Isoelectro focusing (IEF/ Ist dimension) was performed as described earlier (6). Briefly, 100 µg protein in rehydration buffer was applied to 7 cm IPG strips (Bio-Rad Laboratories, Hercules, CA, USA) of pH 4-7 and rehydrated for 16 hrs at 20ºC. The strips were then focused on an IEF cell (Bio-Rad Laboratories, Hercules, CA, USA) using the following parameters :(i) 0-250V,1hr (ii) 250V, 1.5 hr (iii) 250-3000V,4hr and (iv) 3000V constant until 15 kVhr, at 20ºC. The current limit was 50 µA/IPG strip. After completion of the Ist dimension run, each strip was equilibrated for 10 min with equilibration buffer I and then with equilibration buffer II (Bio-Rad Laboratories, Hercules, CA, USA). The second dimension run was carried out by placing IPG strips on 12% SDS-PAGE gels (10) and sealed with 1% (w/v) agarose in electrode buffer. Protein spots were visualized by staining with coomassie brilliant blue R-250 (Sigma, St. Louis, USA). This 2DE was carried out using three different clinical isolates of M. tuberculosis. The results obtained by this sample preparation method is reproducible in independently obtained culture filtrates of the same clinical isolate of M. tuberculosis collected from the same growth phase. In the present study 5 weeks of culture filtrates were collected, therefore contamination with intracellular proteins may be expected. All the experiments were carried out two times.
Mycobacterial proteins secreted in liquid media are known as important targets for early diagnosis of tuberculosis as well as candidates for protective immunity (14, 15). Efforts have been directed to characterize CFPs of M. tuberculosis (13, 16, 20). Recently a group from our institution reported that addition of SDS prior to TCA precipitation of Mycobacterial cell extract proteins increases the resolution of the 2DE gel pattern (1). Our study was designed to explore the utility of this procedure after minor modifications for preparation of the samples for 2D analysis from CFPs of M. tuberculosis.
Sample preparation is a crucial factor in 2DE which needs complete solubilisation and denaturation of sample proteins. In an ideal procedure of sample preparation time should be kept as short as possible to avoid protein modifications and losses. A series of studies on CFPs were done using Ammonium sulphate precipitation (13, 16), lyophilisation and concentration by membranes etc (20). All these techniques are not themselves complete; require a desalting method like dialysis, which can further dilute the sample. Practical removal of a dialyzable component from the parent sample cannot be accomplished without changing the dialysis buffer at least once (may be up to 3 times). Moreover, these procedures are time consuming and laborious. Therefore, all these traditional techniques are complicated, and due to multistep procedures, proteins present in low quantity may be lost. Hence, prepared samples may vary with each revision and result in poor reproducibility of 2DE.
Lyophilisation is a well known technique and can be helpful to concentrate a sample. According to the volume of the solution it may take from two hrs to overnight and dialysis is a necessary step during this procedure. Similarly high salt may remain during concentration while using a membrane without dialysis and can be deleterious for excretory-secretory proteins (13). This high salt concentration can lead to zones of dehydration in the gel which results in loss of current within the strip. This may cause poor resolution, streaking and overlapping of the protein spots. Our experiment with ammonium sulphate precipitation without dialysis reveals the same (Figure 1A). Culture filtrates prior to ammonium sulphate precipitation were also treated with SDS because the increased resolution of cell extracted proteins in TCA method was reported with this detergent in a previous study (1) of our groups, but no improvement was observed in ammonium sulphate precipitation after pre treatment with SDS (figure not shown).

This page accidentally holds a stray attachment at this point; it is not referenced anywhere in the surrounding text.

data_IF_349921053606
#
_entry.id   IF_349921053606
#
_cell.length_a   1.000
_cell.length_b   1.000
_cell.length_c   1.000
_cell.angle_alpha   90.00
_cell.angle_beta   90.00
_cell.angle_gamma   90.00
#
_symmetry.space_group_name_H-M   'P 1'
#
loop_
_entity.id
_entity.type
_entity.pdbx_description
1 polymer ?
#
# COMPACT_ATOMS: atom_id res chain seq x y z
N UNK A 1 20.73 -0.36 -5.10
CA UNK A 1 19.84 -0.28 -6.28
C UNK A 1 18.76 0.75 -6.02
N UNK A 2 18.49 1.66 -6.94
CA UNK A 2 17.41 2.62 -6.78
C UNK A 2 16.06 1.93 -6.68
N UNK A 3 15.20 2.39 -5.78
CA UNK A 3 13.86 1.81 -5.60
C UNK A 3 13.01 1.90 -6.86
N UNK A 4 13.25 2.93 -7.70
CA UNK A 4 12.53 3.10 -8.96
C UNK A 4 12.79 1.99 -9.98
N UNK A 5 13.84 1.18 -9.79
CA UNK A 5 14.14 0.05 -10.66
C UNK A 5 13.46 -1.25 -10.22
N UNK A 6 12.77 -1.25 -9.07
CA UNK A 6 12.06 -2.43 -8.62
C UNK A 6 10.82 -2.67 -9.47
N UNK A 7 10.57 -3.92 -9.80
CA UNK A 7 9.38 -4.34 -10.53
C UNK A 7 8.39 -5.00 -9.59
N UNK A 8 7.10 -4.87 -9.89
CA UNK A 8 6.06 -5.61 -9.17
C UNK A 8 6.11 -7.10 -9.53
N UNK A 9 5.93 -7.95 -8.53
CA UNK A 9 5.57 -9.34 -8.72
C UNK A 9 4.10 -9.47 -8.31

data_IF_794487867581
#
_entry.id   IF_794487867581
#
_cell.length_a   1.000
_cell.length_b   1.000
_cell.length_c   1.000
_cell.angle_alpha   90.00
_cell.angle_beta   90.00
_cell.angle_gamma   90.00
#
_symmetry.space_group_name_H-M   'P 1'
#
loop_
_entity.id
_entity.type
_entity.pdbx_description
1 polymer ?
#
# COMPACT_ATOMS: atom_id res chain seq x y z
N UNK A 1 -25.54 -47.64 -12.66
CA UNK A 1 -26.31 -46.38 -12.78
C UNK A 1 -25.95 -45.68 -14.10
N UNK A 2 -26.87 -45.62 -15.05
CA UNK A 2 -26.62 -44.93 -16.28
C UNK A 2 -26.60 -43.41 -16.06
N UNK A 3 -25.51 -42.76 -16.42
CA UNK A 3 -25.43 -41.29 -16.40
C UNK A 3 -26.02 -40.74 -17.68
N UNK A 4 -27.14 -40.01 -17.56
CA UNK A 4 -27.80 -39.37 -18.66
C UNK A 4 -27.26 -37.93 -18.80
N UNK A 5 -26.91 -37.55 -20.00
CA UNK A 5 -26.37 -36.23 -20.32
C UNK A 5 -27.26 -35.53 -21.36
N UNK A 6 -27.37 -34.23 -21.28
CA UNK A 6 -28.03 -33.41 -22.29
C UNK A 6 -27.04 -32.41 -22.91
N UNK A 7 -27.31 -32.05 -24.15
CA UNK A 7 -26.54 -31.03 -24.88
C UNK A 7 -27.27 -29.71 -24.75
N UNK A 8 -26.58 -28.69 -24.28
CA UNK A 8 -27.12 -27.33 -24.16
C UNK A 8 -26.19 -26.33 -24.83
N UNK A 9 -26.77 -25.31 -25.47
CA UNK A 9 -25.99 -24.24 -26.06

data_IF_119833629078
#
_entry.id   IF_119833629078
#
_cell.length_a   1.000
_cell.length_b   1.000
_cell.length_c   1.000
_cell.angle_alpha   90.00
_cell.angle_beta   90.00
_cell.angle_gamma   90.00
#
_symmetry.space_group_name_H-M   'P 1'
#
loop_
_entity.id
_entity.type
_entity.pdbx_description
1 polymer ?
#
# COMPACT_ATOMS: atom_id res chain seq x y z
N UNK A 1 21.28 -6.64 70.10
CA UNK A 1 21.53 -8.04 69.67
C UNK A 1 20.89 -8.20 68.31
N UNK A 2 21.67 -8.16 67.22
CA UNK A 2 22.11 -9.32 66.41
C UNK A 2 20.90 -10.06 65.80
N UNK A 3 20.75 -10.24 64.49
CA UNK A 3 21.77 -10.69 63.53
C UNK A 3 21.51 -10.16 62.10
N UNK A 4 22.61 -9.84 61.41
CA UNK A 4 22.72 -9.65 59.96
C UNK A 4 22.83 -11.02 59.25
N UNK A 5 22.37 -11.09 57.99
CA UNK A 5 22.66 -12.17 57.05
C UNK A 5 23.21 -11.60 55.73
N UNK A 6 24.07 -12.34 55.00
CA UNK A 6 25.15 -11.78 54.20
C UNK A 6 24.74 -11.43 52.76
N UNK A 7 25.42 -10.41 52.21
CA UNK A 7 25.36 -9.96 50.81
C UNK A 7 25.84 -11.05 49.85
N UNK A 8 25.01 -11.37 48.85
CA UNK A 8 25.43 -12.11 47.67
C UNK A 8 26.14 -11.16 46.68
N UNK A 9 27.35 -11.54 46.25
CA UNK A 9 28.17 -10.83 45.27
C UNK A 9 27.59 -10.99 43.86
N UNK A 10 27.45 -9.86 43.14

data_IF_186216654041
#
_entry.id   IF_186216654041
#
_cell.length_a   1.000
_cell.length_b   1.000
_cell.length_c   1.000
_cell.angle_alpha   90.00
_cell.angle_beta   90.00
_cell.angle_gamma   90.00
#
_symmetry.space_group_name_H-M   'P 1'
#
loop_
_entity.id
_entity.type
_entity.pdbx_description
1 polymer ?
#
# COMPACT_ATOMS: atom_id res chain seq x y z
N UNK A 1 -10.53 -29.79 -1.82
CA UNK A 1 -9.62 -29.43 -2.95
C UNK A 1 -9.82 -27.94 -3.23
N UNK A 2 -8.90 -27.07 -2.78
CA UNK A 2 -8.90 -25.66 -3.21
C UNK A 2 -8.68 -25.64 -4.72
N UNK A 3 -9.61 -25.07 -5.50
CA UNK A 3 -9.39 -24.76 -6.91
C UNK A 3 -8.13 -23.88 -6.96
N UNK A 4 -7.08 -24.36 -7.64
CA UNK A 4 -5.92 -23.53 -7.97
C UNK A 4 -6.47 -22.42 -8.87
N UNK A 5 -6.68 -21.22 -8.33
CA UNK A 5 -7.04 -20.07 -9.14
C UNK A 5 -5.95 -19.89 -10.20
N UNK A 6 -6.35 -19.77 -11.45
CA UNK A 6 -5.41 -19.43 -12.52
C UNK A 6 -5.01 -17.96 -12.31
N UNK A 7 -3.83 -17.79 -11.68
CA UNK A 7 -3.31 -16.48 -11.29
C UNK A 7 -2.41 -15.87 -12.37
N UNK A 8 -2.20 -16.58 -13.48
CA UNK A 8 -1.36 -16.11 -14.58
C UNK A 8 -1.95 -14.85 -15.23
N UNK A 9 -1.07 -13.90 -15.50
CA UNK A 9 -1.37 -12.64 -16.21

SDS-TCA method is comparatively simple, rapid and inexpensive compared to other traditional methods used for 2D sample preparation from CF. Our study using this procedure shows greater resolution (Figure 1B and 1D) in comparison to ammonium sulfate method of protein precipitation (Figure 1A) without any additional time consuming step like dialysis. The addition of SDS to mycobacterial culture filtrate prior to TCA precipitation improves the resolution of 2D-gels (Figure 1B and 1D) as described previously for mycobacterial cell extracts (1). Mycobacteria have high lipid contents, which may bind to proteins during sample preparation and can change both their isoelectric point (pI) & molecular weight (MW), furthermore lipid can also hinder the isoelectro focusing (IEF) run. Therefore, delipidation is a very essential step prior to 2D run. Washings with acetone in this procedure are useful to remove the lipids. Addition of SDS increases the solubility of proteins (21). The enhanced resolution of certain proteins shown in magnified gel sections (Figure 1D1, 1D2 and 1D3) validates it. An increase in the number of protein spots was observed after solubilization of Fasciola hepatica whole sample with hot SDS (9). Further, boiling of the sample along with SDS, as well as precipitation with TCA inhibits protease activities which results in a better recovery of proteins (5). Moreover, without any additional time consuming steps like dialysis etc., the chances of protein modifications and losses can be minimized. Hence, the good resolution of protein spots can be noted with this rapid procedure. Finally, the SDS-TCA precipitation approach could be a valuable contribution for more studies using CFPs of clinical isolates of M. tuberculosis.